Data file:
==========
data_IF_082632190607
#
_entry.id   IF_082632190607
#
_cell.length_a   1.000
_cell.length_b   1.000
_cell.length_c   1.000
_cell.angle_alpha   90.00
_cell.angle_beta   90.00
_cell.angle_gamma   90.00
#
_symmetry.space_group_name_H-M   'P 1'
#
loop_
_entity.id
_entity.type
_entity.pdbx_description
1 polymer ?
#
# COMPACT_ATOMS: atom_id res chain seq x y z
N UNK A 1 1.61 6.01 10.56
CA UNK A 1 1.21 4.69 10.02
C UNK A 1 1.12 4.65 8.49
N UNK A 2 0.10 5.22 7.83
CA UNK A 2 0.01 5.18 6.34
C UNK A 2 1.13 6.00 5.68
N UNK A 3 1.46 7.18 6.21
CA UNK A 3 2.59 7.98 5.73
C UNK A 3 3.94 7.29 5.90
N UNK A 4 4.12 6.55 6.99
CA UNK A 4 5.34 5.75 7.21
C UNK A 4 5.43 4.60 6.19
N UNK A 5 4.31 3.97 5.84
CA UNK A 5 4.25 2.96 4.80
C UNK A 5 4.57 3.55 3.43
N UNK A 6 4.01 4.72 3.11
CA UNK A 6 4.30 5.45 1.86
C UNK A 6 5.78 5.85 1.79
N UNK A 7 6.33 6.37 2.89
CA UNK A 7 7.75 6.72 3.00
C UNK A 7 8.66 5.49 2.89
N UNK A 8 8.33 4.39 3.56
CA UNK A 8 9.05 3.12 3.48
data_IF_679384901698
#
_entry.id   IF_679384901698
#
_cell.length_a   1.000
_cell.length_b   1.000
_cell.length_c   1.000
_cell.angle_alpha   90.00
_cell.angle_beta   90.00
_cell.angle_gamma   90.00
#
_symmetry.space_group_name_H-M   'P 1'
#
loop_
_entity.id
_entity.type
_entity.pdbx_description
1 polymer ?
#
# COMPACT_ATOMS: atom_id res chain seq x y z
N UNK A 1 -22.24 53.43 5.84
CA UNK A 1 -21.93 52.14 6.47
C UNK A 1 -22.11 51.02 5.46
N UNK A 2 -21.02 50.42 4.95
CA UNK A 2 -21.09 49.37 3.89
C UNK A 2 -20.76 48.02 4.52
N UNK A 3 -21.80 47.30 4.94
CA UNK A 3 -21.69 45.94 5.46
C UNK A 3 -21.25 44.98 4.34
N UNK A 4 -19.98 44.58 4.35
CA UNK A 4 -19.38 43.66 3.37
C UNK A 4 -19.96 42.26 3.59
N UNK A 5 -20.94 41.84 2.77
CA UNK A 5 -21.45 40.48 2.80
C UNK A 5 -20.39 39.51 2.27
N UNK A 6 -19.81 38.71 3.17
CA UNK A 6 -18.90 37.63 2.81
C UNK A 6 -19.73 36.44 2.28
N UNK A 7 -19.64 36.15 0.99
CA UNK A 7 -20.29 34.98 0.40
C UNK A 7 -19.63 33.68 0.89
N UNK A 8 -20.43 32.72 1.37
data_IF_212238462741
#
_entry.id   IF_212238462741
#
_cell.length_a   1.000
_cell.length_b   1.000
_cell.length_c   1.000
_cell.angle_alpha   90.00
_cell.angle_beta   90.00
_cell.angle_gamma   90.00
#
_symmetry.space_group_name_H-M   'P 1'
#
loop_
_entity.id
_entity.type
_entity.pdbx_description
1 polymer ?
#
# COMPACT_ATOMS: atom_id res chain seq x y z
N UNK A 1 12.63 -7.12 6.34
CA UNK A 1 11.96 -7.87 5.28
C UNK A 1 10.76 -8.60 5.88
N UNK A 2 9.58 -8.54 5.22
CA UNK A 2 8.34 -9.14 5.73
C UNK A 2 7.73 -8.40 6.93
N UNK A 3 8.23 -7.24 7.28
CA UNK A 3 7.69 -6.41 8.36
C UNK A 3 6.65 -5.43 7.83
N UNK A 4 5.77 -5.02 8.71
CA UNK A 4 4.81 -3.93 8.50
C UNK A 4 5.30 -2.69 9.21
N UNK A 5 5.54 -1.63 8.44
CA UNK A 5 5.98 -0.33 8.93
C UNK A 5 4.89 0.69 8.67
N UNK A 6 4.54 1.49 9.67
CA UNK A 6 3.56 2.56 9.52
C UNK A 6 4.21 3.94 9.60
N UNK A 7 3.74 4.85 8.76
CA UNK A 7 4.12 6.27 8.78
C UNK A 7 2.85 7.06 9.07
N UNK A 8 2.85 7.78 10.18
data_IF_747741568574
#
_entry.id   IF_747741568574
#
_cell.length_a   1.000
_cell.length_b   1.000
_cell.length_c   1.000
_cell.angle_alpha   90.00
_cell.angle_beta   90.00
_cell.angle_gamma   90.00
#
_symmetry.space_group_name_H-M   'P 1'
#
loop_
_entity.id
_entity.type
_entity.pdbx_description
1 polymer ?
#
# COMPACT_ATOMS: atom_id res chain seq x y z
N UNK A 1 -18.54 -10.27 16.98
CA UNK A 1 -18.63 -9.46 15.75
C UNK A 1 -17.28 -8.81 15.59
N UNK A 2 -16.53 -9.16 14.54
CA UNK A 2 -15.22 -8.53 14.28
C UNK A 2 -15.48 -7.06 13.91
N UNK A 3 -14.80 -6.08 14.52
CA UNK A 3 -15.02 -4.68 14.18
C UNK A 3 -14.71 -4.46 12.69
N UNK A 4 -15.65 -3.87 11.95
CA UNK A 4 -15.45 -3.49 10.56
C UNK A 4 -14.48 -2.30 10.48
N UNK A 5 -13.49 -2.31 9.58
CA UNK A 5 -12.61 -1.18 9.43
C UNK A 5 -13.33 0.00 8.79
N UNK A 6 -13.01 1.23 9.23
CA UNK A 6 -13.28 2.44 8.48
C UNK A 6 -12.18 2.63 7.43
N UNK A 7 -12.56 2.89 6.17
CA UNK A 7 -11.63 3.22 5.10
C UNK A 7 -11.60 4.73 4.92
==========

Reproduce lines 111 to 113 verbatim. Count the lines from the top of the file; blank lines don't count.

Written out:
C UNK A 2 7.73 -8.40 6.93
N UNK A 3 8.23 -7.24 7.28
CA UNK A 3 7.69 -6.41 8.36